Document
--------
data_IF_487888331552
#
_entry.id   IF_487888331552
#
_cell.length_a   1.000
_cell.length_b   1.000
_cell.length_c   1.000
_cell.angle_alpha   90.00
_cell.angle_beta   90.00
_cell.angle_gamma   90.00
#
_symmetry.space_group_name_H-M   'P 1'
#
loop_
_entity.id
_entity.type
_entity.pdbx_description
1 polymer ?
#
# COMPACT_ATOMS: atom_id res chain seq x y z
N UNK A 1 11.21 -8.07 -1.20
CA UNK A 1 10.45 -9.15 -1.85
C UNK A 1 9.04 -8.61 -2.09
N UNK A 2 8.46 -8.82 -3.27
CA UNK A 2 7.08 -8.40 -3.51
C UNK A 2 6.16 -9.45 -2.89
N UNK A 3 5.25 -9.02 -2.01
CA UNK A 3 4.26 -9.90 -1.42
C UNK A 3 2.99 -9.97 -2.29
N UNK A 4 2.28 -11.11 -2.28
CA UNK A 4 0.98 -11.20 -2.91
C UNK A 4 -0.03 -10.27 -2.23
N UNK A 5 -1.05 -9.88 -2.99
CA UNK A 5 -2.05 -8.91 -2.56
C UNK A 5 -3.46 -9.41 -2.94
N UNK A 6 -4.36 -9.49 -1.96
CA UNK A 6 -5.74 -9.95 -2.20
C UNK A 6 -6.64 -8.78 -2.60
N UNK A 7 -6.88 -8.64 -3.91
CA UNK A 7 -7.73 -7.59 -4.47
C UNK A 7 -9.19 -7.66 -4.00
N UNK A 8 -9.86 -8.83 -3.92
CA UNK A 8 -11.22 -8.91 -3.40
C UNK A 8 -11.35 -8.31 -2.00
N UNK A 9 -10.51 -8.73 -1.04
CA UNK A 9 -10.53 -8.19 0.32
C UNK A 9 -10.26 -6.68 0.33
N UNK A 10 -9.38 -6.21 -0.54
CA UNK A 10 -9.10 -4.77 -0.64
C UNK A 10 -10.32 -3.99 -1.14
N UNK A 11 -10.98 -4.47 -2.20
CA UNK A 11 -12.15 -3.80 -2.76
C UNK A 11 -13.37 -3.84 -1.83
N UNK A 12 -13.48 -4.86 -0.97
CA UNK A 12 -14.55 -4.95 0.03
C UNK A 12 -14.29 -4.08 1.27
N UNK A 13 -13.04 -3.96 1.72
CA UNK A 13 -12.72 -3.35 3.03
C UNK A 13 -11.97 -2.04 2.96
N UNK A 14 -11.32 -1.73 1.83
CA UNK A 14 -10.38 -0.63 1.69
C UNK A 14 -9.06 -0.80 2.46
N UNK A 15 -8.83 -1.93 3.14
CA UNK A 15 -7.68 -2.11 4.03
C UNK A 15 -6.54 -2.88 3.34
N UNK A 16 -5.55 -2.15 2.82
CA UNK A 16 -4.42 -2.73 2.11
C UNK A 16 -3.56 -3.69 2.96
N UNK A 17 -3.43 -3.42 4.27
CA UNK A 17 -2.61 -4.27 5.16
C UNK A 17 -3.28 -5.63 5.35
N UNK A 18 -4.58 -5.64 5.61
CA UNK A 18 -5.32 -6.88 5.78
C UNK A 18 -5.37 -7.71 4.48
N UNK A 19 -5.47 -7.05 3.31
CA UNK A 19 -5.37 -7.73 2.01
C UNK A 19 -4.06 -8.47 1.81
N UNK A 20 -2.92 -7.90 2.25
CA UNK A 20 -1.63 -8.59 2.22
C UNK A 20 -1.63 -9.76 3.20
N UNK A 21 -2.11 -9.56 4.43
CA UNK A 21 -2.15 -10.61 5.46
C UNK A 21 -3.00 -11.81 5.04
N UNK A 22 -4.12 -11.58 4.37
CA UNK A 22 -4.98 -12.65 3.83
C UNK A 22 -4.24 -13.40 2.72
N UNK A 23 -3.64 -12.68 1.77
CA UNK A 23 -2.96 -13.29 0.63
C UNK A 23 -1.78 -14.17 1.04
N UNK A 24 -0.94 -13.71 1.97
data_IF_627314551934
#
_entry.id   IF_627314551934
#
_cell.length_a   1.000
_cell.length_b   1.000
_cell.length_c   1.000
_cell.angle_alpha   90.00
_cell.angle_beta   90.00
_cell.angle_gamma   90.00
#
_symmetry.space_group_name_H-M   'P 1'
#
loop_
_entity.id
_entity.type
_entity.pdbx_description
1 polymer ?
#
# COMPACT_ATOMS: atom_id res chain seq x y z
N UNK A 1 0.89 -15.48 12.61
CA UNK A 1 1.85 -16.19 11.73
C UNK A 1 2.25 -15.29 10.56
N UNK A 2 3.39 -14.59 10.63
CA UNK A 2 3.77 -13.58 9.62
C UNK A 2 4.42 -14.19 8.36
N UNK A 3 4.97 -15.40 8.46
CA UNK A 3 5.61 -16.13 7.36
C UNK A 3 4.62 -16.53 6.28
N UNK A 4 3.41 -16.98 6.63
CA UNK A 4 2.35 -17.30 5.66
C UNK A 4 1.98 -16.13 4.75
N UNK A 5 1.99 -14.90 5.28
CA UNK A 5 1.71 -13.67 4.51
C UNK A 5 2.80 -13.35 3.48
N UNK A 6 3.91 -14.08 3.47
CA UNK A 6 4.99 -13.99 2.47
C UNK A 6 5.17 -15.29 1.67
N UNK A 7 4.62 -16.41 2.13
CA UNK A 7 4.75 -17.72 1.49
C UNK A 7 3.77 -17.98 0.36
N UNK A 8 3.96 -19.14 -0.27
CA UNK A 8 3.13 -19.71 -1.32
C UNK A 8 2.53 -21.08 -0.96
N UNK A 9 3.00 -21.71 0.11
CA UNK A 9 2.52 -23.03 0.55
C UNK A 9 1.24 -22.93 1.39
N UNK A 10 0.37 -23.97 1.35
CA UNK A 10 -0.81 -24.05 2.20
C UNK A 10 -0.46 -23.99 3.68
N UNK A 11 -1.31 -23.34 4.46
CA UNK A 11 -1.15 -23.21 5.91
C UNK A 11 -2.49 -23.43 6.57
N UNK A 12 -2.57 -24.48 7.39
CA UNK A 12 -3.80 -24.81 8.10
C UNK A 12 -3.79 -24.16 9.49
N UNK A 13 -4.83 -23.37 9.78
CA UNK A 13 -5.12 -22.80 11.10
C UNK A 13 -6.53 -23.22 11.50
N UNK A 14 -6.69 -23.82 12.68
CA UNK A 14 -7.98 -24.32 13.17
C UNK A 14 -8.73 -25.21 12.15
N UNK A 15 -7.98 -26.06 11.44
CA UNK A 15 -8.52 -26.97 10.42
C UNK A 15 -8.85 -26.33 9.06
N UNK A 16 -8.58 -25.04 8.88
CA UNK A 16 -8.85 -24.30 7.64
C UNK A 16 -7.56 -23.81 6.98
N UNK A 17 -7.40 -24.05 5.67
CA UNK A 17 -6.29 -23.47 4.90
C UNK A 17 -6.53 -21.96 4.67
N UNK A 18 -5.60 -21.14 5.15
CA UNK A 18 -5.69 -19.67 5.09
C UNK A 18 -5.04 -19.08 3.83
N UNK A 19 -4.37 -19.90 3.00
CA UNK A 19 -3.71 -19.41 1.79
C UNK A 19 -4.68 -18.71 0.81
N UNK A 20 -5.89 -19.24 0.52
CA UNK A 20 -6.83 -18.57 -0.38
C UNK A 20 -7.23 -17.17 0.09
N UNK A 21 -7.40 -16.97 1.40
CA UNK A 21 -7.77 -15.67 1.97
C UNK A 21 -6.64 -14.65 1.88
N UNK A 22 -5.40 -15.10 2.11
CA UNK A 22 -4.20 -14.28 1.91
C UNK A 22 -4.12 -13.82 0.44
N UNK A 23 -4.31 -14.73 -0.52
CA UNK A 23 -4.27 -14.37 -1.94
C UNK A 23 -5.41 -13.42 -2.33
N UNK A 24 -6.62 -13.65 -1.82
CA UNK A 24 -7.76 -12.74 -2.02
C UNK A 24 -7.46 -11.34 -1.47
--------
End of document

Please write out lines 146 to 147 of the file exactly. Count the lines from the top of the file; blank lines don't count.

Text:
C UNK A 12 -3.79 -24.16 9.49
N UNK A 13 -4.83 -23.37 9.78